It was the very first earthquake experience for all three of us – mom, dad and me – and we didn’t exactly know what we were supposed to do in such a situation. We were standing there, near the main door of our house, wondering, when our neighbours started calling out to us as they rushed down the stairs. ‘Run down the stairs. What are you waiting for?’ – said one. ‘There has been a big, big earthquake. Rush to save your lives.’ – said another.
We stared at the people running down the stairs, and then all three of us looked at the walls around us in horror, where cracks had started developing from the impact. Was our beloved house going to cave down on us?
‘What are you waiting for? Why don’t you get out of your house?’ another neighbour called out.
‘We can’t. My father-in-law is in the bathroom. We have to get him out,’ my mother replied, her voice quivering.
‘He is old. He has lived his life. You should look at saving the life of your young daughter,’ the neighbour shouted at us and gave us a dirty look as if to suggest we were fools. ‘Come now,’ she said.
‘No,’ said my mother, ‘let my father-in-law get out of the bathroom. He will be shocked if he gets out and does not see anyone around.’
The neighbour muttered something under her breath and rushed down the stairs. Neither one of us was ready to go downstairs, leaving the others.
All three of us – as if on cue – turned and ran towards the bathroom as fast as our legs would carry us. We started banging on the door, with no reply. ‘Come out,’ we cried, ‘there’s been an earthquake. Come out fast!’ Grandpa came out of the bathroom precisely 5 minutes later, a towel wrapped around his midriff. The shaking had stopped by then.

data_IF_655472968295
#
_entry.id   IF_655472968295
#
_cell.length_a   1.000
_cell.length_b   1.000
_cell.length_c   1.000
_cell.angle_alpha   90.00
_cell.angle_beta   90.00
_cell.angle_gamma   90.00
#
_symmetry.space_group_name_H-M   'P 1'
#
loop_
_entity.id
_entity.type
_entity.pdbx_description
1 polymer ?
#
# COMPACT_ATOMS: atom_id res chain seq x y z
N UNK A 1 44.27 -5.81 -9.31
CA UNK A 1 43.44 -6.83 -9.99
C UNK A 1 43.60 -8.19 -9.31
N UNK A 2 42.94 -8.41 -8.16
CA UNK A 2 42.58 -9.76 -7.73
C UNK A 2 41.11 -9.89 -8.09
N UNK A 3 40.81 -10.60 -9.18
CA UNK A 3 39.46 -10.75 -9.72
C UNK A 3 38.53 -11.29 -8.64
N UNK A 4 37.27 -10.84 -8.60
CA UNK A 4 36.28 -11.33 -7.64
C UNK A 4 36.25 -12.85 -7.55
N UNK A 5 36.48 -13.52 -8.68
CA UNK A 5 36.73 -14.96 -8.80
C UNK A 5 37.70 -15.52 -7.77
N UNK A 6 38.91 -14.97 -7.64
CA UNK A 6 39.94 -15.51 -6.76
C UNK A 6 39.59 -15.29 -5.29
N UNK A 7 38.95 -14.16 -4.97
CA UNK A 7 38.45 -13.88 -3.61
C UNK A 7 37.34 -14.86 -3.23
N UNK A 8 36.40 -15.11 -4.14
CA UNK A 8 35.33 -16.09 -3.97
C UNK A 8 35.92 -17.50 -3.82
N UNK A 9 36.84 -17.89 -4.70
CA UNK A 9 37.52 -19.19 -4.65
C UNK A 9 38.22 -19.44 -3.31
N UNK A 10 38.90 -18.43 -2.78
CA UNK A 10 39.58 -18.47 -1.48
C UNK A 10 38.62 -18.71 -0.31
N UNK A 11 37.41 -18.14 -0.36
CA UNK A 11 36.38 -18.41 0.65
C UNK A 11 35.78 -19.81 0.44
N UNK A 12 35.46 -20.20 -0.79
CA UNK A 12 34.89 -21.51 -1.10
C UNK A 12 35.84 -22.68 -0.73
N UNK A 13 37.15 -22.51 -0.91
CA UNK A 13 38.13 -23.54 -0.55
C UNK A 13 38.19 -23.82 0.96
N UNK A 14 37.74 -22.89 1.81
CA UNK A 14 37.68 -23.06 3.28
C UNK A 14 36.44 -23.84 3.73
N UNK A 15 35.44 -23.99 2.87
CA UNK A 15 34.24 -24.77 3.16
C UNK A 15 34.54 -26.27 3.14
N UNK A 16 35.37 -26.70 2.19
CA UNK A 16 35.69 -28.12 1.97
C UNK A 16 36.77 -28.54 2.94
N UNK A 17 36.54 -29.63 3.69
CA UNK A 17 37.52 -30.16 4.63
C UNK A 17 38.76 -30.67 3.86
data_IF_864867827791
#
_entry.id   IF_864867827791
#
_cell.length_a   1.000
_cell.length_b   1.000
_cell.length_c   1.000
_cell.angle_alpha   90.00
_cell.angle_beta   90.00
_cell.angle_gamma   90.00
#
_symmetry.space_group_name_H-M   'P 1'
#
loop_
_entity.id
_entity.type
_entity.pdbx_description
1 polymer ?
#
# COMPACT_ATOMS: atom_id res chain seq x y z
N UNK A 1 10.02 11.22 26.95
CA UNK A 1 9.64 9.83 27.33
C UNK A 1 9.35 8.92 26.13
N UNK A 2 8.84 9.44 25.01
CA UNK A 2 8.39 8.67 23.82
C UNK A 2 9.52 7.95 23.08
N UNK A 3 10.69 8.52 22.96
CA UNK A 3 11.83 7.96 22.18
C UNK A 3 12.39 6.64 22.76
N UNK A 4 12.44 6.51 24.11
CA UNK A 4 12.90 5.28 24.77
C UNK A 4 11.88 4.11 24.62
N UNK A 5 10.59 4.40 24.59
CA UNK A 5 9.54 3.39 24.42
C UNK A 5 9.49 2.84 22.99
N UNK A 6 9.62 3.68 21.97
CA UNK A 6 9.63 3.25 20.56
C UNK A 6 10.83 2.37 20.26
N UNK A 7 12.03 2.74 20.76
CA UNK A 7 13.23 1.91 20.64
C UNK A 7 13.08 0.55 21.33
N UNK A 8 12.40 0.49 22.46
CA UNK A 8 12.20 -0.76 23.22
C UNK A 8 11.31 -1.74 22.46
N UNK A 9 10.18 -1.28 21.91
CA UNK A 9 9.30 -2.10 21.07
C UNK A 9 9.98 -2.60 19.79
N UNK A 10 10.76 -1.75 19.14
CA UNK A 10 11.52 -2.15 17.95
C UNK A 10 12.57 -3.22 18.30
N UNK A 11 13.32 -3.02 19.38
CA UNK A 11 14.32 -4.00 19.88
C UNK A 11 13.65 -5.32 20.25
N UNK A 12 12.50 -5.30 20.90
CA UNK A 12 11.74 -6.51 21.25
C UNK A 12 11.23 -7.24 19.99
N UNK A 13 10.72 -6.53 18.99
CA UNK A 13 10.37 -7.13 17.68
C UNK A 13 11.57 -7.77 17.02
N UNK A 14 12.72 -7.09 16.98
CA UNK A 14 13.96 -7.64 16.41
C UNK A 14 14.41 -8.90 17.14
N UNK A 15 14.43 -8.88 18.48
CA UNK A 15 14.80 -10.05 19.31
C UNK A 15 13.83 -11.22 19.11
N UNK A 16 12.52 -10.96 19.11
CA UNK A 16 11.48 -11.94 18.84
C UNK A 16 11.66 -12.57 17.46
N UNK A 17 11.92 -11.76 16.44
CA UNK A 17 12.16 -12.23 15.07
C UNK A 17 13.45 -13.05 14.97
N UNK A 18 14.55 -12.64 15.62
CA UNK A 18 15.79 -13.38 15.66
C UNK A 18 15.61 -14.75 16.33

‘What happened?,’ he cried out. ‘I think I am sick. My head was spinning too fast. I felt as if everything around me was shaking. That’s why I sat down on the commode till things became steady.’
‘No, nothing is wrong with you. There’s been an earthquake,’ we repeated to him, and gesticulated it till he understood.
‘Good lord! Why are we still in the house then? We should rush down!,’ grandpa cried.
We rolled our eyes. Suddenly, realisation dawned on grandpa. ‘You waited for me to get out?,’ he cried. We nodded. ‘Oh, god!,’ he cried, looking to the heavens. Then, to us – ‘Thank you so much! I don’t know what I would have done had I found you all gone!’
Tears glistened in all our eyes. All four of us bound towards the stairs simulataneously, and ran down together, hand in hand. ‘Here they come!’ our neighbours taunted as we got down and reached them, standi ng in a group. A lamp-post in the building compound was the only thing vibrating and shaking at that moment, bearing mute testimony of what had happened a few minutes ago.
Everyone looked shattered. News about the buildings that had fallen down in the city, the devastation in Kutch from the 8.1-magnitude quake, and the people who had died had started reaching us by that time.
Mom, dad, grandpa and me looked at each other wordlessly. We were thankful to be together, grateful to have each other in our lives. We had survived the earthquake – the worst of natural disasters in that year – together, as one unit, as a family. To this date, we think that what we did might not be the best thing to do in an earthquake, but it seemed like the right thing to do.
11 years later, my grandpa is no longer with us. All I have to do is close my eyes and think about this incident, and there he is – right beside me, wherever I am. This is one of my strongest memories of him. My heart suffuses with warmth whenever I remember that day, and I am grateful that I am part of the family that I am part of.